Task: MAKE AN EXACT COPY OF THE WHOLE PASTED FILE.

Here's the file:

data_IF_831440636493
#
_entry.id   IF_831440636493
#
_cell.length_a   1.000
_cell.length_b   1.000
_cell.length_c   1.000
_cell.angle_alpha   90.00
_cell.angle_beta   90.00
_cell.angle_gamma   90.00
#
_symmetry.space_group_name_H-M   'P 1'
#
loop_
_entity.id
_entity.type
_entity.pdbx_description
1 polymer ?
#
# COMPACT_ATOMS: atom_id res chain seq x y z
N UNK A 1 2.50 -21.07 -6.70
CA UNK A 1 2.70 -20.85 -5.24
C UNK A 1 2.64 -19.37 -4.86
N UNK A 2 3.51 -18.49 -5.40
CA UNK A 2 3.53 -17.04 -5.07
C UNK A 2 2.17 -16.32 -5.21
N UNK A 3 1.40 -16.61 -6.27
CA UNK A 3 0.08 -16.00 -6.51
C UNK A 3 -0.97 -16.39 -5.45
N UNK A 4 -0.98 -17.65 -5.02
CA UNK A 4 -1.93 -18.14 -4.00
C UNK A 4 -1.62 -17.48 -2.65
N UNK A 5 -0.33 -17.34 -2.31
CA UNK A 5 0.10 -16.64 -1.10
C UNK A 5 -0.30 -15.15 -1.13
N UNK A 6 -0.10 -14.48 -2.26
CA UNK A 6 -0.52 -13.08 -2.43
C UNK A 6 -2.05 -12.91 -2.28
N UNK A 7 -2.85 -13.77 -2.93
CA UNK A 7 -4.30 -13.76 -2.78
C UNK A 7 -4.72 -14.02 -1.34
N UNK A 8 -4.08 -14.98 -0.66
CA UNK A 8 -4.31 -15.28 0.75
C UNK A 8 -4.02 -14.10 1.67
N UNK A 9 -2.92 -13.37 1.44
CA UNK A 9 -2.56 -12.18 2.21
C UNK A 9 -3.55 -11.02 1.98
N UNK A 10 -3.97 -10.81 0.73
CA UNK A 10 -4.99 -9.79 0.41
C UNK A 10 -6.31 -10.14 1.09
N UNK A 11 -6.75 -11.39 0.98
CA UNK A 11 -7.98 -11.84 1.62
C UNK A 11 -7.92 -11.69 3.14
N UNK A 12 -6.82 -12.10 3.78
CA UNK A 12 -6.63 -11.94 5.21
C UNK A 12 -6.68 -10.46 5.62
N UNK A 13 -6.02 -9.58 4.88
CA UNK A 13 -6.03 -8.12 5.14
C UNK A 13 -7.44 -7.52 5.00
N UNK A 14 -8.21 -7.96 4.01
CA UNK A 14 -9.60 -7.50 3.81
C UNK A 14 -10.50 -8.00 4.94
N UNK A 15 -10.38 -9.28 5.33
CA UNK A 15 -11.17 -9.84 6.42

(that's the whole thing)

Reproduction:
data_IF_831440636493
#
_entry.id   IF_831440636493
#
_cell.length_a   1.000
_cell.length_b   1.000
_cell.length_c   1.000
_cell.angle_alpha   90.00
_cell.angle_beta   90.00
_cell.angle_gamma   90.00
#
_symmetry.space_group_name_H-M   'P 1'
#
loop_
_entity.id
_entity.type
_entity.pdbx_description
1 polymer ?
#
# COMPACT_ATOMS: atom_id res chain seq x y z
N UNK A 1 2.50 -21.07 -6.70
CA UNK A 1 2.70 -20.85 -5.24
C UNK A 1 2.64 -19.37 -4.86
N UNK A 2 3.51 -18.49 -5.40
CA UNK A 2 3.53 -17.04 -5.07
C UNK A 2 2.17 -16.32 -5.21
N UNK A 3 1.40 -16.61 -6.27
CA UNK A 3 0.08 -16.00 -6.51
C UNK A 3 -0.97 -16.39 -5.45
N UNK A 4 -0.98 -17.65 -5.02
CA UNK A 4 -1.93 -18.14 -4.00
C UNK A 4 -1.62 -17.48 -2.65
N UNK A 5 -0.33 -17.34 -2.31
CA UNK A 5 0.10 -16.64 -1.10
C UNK A 5 -0.30 -15.15 -1.13
N UNK A 6 -0.10 -14.48 -2.26
CA UNK A 6 -0.52 -13.08 -2.43
C UNK A 6 -2.05 -12.91 -2.28
N UNK A 7 -2.85 -13.77 -2.93
CA UNK A 7 -4.30 -13.76 -2.78
C UNK A 7 -4.72 -14.02 -1.34
N UNK A 8 -4.08 -14.98 -0.66
CA UNK A 8 -4.31 -15.28 0.75
C UNK A 8 -4.02 -14.10 1.67
N UNK A 9 -2.92 -13.37 1.44
CA UNK A 9 -2.56 -12.18 2.21
C UNK A 9 -3.55 -11.02 1.98
N UNK A 10 -3.97 -10.81 0.73
CA UNK A 10 -4.99 -9.79 0.41
C UNK A 10 -6.31 -10.14 1.09
N UNK A 11 -6.75 -11.39 0.98
CA UNK A 11 -7.98 -11.84 1.62
C UNK A 11 -7.92 -11.69 3.14
N UNK A 12 -6.82 -12.10 3.78
CA UNK A 12 -6.63 -11.94 5.21
C UNK A 12 -6.68 -10.46 5.62
N UNK A 13 -6.02 -9.58 4.88
CA UNK A 13 -6.03 -8.12 5.14
C UNK A 13 -7.44 -7.52 5.00
N UNK A 14 -8.21 -7.96 4.01
CA UNK A 14 -9.60 -7.50 3.81
C UNK A 14 -10.50 -8.00 4.94
N UNK A 15 -10.38 -9.28 5.33
CA UNK A 15 -11.17 -9.84 6.42